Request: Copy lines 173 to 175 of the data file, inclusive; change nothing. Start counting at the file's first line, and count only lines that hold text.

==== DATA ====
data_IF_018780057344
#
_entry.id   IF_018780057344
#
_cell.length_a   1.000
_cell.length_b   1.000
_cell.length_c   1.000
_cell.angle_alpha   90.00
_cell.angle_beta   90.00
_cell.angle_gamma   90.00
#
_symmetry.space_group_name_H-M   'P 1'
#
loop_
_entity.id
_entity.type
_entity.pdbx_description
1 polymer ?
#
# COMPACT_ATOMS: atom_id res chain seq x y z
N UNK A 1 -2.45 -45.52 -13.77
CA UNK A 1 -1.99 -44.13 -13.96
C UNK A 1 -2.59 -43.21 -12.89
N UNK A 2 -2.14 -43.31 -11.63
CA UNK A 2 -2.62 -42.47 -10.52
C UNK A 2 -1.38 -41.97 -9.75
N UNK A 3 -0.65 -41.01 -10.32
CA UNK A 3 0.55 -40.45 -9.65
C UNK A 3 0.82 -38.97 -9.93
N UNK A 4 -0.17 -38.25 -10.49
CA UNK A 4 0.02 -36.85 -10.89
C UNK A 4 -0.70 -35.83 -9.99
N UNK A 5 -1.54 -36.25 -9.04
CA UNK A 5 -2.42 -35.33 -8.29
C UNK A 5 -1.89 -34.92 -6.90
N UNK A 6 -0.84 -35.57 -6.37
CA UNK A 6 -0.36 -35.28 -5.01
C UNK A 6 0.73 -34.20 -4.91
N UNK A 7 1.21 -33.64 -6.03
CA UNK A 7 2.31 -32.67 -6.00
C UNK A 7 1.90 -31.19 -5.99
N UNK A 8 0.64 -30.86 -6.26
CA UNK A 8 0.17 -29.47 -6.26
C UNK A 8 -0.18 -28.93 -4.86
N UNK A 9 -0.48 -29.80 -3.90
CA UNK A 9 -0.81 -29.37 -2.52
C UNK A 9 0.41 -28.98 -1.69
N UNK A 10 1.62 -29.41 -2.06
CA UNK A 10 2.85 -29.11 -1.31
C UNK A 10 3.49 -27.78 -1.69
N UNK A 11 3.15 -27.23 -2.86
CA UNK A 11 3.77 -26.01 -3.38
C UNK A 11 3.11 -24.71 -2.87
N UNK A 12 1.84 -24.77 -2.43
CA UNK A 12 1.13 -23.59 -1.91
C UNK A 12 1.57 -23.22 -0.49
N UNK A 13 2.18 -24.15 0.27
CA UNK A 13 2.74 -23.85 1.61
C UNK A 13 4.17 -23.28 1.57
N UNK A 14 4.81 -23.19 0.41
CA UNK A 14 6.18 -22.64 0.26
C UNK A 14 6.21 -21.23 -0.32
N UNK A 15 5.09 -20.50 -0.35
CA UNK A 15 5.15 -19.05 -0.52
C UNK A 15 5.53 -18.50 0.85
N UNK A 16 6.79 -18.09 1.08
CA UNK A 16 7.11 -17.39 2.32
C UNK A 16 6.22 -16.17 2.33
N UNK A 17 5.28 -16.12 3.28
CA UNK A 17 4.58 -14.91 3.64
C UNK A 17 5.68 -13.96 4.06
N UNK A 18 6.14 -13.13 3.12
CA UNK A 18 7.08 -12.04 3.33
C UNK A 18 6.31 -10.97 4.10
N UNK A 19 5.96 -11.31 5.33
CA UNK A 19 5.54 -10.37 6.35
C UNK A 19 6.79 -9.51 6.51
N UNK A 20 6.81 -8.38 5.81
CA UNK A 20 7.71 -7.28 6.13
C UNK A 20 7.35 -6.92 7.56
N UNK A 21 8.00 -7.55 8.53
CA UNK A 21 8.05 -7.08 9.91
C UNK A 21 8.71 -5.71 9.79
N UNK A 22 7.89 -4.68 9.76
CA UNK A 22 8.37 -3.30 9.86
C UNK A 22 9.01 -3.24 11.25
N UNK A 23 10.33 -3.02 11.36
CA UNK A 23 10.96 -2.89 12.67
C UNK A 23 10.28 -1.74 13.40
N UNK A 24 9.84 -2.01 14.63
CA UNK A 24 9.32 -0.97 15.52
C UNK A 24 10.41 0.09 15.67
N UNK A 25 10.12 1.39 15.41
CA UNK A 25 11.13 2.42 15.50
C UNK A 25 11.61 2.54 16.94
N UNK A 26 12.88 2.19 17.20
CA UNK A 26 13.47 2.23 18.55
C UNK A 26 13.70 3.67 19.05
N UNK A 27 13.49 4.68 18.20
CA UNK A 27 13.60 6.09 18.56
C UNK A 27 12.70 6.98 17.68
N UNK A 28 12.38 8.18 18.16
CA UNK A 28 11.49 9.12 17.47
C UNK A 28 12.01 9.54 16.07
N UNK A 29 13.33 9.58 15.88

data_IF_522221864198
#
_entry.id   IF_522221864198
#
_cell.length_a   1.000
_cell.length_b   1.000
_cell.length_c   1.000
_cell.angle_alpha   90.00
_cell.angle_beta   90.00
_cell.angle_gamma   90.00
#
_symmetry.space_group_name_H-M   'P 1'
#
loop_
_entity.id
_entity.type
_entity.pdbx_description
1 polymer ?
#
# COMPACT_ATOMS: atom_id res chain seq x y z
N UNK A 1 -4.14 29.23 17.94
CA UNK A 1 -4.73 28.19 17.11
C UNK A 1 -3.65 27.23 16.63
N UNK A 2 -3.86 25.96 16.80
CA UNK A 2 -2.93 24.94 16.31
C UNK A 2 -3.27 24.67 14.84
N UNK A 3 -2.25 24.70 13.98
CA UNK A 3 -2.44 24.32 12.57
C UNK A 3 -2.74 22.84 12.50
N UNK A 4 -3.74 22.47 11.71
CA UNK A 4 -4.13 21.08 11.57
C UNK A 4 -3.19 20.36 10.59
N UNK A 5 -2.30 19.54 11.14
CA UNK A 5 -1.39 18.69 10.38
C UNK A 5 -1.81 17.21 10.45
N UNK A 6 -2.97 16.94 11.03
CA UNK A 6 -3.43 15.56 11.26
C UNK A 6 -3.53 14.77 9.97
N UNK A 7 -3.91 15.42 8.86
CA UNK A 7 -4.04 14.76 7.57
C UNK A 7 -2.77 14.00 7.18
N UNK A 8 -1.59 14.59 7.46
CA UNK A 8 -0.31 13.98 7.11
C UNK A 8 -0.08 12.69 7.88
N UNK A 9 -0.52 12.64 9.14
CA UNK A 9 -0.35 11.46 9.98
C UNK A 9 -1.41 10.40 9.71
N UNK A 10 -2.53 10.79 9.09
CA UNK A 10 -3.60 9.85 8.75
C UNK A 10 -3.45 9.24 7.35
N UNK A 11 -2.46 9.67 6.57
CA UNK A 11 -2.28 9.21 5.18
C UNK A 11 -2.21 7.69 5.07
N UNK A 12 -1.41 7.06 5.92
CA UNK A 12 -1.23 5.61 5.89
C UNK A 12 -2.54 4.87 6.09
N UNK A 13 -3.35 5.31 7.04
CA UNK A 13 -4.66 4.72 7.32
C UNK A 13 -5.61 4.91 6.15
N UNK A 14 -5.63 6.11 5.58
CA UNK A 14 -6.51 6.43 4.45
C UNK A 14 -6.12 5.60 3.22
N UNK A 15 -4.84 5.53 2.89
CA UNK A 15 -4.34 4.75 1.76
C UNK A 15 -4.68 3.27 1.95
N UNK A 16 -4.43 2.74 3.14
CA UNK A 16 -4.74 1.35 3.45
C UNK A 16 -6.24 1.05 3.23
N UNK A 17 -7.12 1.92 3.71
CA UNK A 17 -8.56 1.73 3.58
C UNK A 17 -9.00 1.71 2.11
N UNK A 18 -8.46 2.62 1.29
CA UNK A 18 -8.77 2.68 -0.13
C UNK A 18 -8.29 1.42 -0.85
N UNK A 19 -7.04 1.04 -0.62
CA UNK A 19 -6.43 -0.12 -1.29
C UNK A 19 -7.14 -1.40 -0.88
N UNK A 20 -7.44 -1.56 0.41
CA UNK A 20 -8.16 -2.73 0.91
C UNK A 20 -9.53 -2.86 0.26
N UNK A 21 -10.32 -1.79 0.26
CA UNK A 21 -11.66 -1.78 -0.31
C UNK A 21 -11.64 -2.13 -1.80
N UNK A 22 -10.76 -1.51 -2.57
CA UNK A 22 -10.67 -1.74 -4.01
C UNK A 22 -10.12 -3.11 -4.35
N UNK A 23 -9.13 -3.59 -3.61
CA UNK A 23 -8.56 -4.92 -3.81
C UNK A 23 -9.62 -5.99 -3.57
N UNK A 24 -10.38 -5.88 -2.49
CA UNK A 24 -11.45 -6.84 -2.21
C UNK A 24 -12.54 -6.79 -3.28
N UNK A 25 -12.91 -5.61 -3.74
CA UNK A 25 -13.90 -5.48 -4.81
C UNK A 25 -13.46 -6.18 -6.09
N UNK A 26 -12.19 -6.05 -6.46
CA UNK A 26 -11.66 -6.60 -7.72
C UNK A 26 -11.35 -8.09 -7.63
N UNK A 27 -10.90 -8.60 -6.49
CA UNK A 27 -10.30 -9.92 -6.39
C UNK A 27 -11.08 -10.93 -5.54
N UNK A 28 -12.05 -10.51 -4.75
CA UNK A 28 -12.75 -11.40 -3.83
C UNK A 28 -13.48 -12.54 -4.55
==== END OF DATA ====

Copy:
C UNK A 16 -6.24 1.05 3.23
N UNK A 17 -7.12 1.92 3.71
CA UNK A 17 -8.56 1.73 3.58